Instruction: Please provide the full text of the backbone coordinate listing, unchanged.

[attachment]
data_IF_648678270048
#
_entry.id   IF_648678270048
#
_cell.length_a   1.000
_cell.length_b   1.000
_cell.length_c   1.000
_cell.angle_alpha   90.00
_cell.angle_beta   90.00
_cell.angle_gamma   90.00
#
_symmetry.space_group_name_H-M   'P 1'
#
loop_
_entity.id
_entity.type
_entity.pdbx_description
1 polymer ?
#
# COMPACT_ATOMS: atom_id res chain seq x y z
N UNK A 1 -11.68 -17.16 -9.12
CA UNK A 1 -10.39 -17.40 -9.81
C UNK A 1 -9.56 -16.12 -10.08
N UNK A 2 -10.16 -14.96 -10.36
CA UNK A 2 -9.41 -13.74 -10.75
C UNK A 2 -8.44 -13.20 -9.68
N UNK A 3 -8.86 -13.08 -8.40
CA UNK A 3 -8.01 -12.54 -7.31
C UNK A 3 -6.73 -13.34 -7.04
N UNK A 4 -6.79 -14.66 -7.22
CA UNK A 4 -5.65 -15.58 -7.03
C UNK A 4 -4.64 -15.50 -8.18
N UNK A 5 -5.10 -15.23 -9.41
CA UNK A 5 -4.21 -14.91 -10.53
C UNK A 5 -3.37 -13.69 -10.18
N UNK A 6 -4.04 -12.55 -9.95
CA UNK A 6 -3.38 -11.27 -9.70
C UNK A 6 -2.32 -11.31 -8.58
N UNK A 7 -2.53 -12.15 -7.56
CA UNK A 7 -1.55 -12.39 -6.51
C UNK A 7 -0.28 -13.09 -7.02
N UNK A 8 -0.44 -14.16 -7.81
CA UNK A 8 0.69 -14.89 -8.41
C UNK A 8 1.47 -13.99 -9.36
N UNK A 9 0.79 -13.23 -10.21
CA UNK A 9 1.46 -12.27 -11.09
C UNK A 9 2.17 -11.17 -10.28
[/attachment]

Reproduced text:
data_IF_648678270048
#
_entry.id   IF_648678270048
#
_cell.length_a   1.000
_cell.length_b   1.000
_cell.length_c   1.000
_cell.angle_alpha   90.00
_cell.angle_beta   90.00
_cell.angle_gamma   90.00
#
_symmetry.space_group_name_H-M   'P 1'
#
loop_
_entity.id
_entity.type
_entity.pdbx_description
1 polymer ?
#
# COMPACT_ATOMS: atom_id res chain seq x y z
N UNK A 1 -11.68 -17.16 -9.12
CA UNK A 1 -10.39 -17.40 -9.81
C UNK A 1 -9.56 -16.12 -10.08
N UNK A 2 -10.16 -14.96 -10.36
CA UNK A 2 -9.41 -13.74 -10.75
C UNK A 2 -8.44 -13.20 -9.68
N UNK A 3 -8.86 -13.08 -8.40
CA UNK A 3 -8.01 -12.54 -7.31
C UNK A 3 -6.73 -13.34 -7.04
N UNK A 4 -6.79 -14.66 -7.22
CA UNK A 4 -5.65 -15.58 -7.03
C UNK A 4 -4.64 -15.50 -8.18
N UNK A 5 -5.10 -15.23 -9.41
CA UNK A 5 -4.21 -14.91 -10.53
C UNK A 5 -3.37 -13.69 -10.18
N UNK A 6 -4.04 -12.55 -9.95
CA UNK A 6 -3.38 -11.27 -9.70
C UNK A 6 -2.32 -11.31 -8.58
N UNK A 7 -2.53 -12.15 -7.56
CA UNK A 7 -1.55 -12.39 -6.51
C UNK A 7 -0.28 -13.09 -7.02
N UNK A 8 -0.44 -14.16 -7.81
CA UNK A 8 0.69 -14.89 -8.41
C UNK A 8 1.47 -13.99 -9.36
N UNK A 9 0.79 -13.23 -10.21
CA UNK A 9 1.46 -12.27 -11.09
C UNK A 9 2.17 -11.17 -10.28